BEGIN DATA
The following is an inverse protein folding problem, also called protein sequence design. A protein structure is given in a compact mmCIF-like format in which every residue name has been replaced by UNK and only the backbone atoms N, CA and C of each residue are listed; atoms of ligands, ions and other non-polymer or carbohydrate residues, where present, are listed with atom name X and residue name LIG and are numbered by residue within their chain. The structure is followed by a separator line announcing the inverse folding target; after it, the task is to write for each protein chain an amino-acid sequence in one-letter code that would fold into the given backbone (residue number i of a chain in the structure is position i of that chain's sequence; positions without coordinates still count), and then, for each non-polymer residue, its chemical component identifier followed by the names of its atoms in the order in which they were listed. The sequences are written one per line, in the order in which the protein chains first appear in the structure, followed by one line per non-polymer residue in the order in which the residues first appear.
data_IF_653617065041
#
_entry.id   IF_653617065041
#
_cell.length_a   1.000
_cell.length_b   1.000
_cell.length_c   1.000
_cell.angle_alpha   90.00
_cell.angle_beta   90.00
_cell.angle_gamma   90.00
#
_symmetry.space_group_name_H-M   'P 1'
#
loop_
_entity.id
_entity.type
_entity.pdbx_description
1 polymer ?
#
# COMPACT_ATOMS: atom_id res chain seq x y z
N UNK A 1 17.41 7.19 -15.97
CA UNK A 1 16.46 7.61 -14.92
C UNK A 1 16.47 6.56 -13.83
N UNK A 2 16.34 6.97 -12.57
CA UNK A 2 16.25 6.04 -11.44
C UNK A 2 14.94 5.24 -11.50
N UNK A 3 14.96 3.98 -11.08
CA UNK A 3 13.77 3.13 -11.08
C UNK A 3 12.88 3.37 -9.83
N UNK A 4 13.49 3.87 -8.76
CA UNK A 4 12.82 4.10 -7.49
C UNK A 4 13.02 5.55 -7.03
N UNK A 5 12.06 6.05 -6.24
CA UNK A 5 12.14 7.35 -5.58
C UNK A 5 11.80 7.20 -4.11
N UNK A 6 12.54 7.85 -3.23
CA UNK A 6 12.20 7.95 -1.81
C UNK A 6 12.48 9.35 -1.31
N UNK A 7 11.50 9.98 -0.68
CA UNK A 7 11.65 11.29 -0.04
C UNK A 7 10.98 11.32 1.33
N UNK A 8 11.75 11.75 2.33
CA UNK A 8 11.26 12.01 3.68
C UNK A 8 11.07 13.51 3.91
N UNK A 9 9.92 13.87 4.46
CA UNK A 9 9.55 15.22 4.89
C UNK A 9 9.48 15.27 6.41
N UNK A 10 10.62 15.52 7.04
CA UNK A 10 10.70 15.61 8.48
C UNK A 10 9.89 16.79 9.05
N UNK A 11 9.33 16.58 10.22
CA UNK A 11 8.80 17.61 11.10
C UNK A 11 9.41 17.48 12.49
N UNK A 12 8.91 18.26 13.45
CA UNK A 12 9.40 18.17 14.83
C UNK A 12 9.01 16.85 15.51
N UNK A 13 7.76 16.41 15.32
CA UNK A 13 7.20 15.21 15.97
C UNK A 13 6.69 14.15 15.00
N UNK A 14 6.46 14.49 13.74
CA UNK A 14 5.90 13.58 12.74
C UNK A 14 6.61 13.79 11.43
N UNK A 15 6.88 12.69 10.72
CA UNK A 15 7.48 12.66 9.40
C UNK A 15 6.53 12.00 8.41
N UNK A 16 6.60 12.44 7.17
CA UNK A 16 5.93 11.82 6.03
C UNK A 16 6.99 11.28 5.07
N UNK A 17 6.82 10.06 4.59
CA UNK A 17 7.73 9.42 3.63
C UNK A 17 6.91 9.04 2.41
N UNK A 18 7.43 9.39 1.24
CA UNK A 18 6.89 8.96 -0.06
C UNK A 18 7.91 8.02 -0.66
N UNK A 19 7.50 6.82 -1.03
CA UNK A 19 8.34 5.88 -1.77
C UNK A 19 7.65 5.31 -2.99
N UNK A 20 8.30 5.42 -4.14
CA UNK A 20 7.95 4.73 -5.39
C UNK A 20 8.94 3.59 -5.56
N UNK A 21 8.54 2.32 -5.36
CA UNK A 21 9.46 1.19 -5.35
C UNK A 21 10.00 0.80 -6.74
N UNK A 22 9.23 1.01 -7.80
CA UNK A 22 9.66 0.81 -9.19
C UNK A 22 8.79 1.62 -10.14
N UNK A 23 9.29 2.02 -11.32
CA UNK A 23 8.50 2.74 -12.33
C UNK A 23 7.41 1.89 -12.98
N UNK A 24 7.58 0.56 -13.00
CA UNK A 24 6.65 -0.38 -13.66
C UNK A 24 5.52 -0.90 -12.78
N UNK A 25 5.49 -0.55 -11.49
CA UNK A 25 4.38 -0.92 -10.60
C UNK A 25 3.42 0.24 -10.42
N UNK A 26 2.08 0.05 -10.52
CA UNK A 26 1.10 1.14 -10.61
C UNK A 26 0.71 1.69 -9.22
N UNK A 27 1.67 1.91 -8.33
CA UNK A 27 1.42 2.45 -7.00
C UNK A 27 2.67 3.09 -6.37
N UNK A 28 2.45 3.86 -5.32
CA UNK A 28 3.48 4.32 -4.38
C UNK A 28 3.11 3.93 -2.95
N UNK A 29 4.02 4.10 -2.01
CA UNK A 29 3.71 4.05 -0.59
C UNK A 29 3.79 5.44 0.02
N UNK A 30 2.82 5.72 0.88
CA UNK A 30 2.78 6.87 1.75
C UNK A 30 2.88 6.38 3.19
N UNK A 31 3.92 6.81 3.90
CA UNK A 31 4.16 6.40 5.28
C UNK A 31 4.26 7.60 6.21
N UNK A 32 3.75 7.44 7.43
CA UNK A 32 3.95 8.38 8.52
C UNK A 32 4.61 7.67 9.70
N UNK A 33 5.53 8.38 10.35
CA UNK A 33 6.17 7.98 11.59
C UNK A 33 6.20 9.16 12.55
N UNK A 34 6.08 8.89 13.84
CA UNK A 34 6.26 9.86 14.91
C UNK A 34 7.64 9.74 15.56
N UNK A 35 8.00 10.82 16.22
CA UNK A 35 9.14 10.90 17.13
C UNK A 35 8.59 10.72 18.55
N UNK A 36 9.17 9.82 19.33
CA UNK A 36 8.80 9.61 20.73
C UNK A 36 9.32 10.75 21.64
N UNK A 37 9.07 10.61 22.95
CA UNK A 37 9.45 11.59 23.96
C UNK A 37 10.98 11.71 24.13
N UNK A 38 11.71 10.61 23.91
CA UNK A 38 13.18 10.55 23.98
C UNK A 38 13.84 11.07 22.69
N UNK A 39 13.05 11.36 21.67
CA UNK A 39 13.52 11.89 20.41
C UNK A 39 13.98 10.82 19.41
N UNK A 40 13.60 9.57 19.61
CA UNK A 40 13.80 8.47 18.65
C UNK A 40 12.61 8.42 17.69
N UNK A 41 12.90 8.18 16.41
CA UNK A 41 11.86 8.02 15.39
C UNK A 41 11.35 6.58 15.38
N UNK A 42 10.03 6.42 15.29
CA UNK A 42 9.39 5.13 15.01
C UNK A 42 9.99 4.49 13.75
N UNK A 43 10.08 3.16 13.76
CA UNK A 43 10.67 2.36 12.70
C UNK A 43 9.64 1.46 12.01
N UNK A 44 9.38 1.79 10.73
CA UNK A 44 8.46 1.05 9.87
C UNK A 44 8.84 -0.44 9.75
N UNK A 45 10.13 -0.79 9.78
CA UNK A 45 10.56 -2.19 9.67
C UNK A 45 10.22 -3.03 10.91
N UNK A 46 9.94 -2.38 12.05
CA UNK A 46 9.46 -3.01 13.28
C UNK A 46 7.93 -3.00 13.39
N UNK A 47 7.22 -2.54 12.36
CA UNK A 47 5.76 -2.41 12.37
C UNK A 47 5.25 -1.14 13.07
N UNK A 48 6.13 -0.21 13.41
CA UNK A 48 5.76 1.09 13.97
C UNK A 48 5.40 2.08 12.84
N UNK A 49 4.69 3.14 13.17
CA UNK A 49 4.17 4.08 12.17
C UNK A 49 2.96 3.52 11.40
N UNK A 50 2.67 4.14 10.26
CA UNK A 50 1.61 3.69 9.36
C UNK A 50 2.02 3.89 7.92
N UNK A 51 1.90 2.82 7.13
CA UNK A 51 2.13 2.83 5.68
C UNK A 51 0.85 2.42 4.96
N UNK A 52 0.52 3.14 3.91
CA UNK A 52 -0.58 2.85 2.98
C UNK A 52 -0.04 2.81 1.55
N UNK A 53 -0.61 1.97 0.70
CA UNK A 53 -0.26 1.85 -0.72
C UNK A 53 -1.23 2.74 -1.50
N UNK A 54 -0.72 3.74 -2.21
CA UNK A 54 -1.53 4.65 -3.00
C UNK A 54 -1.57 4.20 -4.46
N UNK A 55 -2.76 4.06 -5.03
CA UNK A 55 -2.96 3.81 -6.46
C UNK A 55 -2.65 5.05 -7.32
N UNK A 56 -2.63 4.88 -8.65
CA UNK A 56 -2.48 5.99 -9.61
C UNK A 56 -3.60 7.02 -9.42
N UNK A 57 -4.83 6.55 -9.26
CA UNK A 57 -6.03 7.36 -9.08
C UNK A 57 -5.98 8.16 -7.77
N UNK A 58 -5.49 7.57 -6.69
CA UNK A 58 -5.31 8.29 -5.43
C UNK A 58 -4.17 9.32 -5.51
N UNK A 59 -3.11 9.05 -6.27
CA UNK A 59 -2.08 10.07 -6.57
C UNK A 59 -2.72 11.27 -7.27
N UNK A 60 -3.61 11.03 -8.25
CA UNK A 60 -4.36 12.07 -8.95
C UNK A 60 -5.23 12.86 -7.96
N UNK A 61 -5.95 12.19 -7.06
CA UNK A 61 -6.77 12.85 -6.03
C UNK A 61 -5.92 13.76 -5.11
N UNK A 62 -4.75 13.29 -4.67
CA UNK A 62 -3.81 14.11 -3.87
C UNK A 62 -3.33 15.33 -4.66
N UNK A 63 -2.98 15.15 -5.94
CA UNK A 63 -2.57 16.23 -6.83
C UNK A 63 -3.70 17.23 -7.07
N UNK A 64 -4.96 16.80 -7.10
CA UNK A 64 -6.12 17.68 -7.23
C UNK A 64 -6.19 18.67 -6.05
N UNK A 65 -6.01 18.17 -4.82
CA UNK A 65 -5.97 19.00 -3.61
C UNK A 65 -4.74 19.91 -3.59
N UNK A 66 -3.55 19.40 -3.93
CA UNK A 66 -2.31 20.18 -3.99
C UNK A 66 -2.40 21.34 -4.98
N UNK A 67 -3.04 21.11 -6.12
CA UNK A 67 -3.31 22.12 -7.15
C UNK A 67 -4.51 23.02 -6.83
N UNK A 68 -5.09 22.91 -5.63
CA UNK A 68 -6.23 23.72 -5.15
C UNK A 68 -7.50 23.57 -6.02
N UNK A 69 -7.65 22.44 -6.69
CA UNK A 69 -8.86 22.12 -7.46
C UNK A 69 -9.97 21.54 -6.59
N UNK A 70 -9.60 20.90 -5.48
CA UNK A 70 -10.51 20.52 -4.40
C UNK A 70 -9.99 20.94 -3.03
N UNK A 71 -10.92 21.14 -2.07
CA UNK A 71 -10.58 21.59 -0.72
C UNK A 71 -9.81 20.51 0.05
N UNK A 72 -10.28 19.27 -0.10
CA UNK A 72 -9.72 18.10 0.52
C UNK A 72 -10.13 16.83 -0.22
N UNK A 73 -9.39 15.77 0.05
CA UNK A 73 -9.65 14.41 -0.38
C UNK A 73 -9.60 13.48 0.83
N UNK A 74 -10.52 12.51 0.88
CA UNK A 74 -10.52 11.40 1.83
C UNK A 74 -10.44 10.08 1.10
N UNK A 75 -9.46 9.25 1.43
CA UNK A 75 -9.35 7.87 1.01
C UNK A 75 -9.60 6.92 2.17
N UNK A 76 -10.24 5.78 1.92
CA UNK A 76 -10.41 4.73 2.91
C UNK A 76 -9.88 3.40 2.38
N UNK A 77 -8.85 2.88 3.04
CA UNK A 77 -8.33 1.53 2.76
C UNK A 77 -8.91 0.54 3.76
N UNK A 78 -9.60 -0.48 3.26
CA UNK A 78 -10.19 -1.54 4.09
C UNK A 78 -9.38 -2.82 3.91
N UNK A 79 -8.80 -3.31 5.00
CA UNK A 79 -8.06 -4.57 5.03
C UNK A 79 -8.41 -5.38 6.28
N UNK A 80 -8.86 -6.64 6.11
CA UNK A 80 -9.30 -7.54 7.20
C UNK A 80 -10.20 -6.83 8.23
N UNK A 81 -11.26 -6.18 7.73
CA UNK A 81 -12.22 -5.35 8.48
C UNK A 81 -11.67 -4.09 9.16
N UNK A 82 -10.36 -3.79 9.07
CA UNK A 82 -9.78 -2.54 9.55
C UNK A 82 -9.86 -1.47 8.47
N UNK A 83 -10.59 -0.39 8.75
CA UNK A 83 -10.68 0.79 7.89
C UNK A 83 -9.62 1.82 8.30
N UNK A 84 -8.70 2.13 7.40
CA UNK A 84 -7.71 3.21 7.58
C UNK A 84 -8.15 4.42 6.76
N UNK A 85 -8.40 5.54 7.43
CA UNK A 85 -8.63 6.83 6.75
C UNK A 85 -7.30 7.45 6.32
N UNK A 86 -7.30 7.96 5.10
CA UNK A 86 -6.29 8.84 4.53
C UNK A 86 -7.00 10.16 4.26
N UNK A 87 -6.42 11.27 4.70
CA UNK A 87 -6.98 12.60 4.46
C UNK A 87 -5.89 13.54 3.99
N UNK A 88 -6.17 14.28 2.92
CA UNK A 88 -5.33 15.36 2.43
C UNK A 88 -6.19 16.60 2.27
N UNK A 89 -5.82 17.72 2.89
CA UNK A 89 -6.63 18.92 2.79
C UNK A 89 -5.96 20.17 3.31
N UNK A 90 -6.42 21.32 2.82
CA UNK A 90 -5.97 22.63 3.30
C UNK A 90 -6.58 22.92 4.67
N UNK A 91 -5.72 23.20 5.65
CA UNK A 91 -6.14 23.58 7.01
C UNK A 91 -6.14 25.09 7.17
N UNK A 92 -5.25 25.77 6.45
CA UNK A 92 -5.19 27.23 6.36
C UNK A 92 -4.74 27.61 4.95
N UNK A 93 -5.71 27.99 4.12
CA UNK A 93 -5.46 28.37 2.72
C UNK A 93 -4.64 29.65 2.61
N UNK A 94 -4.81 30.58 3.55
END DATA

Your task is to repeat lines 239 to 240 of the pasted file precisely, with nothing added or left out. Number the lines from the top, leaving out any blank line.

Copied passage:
CA UNK A 73 -9.65 14.41 -0.38
C UNK A 73 -9.60 13.48 0.83